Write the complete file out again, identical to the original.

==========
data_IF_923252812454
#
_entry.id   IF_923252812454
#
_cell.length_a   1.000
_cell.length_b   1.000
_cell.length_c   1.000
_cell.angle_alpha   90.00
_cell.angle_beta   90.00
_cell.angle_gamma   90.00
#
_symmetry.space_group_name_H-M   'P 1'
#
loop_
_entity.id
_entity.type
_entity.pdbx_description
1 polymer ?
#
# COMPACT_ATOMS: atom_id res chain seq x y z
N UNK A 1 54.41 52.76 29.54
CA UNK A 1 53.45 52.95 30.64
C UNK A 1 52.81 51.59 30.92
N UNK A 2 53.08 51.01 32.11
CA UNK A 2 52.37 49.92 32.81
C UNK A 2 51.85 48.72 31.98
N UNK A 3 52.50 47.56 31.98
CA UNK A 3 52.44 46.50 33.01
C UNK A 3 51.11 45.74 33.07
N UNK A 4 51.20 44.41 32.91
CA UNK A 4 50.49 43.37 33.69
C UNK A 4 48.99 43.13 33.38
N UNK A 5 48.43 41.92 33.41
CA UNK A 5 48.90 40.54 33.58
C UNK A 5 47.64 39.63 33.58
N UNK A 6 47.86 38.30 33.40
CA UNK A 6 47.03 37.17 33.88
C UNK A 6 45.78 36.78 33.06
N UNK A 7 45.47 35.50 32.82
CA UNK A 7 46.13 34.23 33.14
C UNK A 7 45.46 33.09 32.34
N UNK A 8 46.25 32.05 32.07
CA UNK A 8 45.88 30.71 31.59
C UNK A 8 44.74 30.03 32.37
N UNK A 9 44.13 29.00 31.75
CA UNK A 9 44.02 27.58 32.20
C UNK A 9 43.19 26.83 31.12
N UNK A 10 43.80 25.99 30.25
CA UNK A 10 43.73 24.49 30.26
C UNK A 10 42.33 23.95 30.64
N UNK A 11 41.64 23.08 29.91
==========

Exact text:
data_IF_923252812454
#
_entry.id   IF_923252812454
#
_cell.length_a   1.000
_cell.length_b   1.000
_cell.length_c   1.000
_cell.angle_alpha   90.00
_cell.angle_beta   90.00
_cell.angle_gamma   90.00
#
_symmetry.space_group_name_H-M   'P 1'
#
loop_
_entity.id
_entity.type
_entity.pdbx_description
1 polymer ?
#
# COMPACT_ATOMS: atom_id res chain seq x y z
N UNK A 1 54.41 52.76 29.54
CA UNK A 1 53.45 52.95 30.64
C UNK A 1 52.81 51.59 30.92
N UNK A 2 53.08 51.01 32.11
CA UNK A 2 52.37 49.92 32.81
C UNK A 2 51.85 48.72 31.98
N UNK A 3 52.50 47.56 31.98
CA UNK A 3 52.44 46.50 33.01
C UNK A 3 51.11 45.74 33.07
N UNK A 4 51.20 44.41 32.91
CA UNK A 4 50.49 43.37 33.69
C UNK A 4 48.99 43.13 33.38
N UNK A 5 48.43 41.92 33.41
CA UNK A 5 48.90 40.54 33.58
C UNK A 5 47.64 39.63 33.58
N UNK A 6 47.86 38.30 33.40
CA UNK A 6 47.03 37.17 33.88
C UNK A 6 45.78 36.78 33.06
N UNK A 7 45.47 35.50 32.82
CA UNK A 7 46.13 34.23 33.14
C UNK A 7 45.46 33.09 32.34
N UNK A 8 46.25 32.05 32.07
CA UNK A 8 45.88 30.71 31.59
C UNK A 8 44.74 30.03 32.37
N UNK A 9 44.13 29.00 31.75
CA UNK A 9 44.02 27.58 32.20
C UNK A 9 43.19 26.83 31.12
N UNK A 10 43.80 25.99 30.25
CA UNK A 10 43.73 24.49 30.26
C UNK A 10 42.33 23.95 30.64
N UNK A 11 41.64 23.08 29.91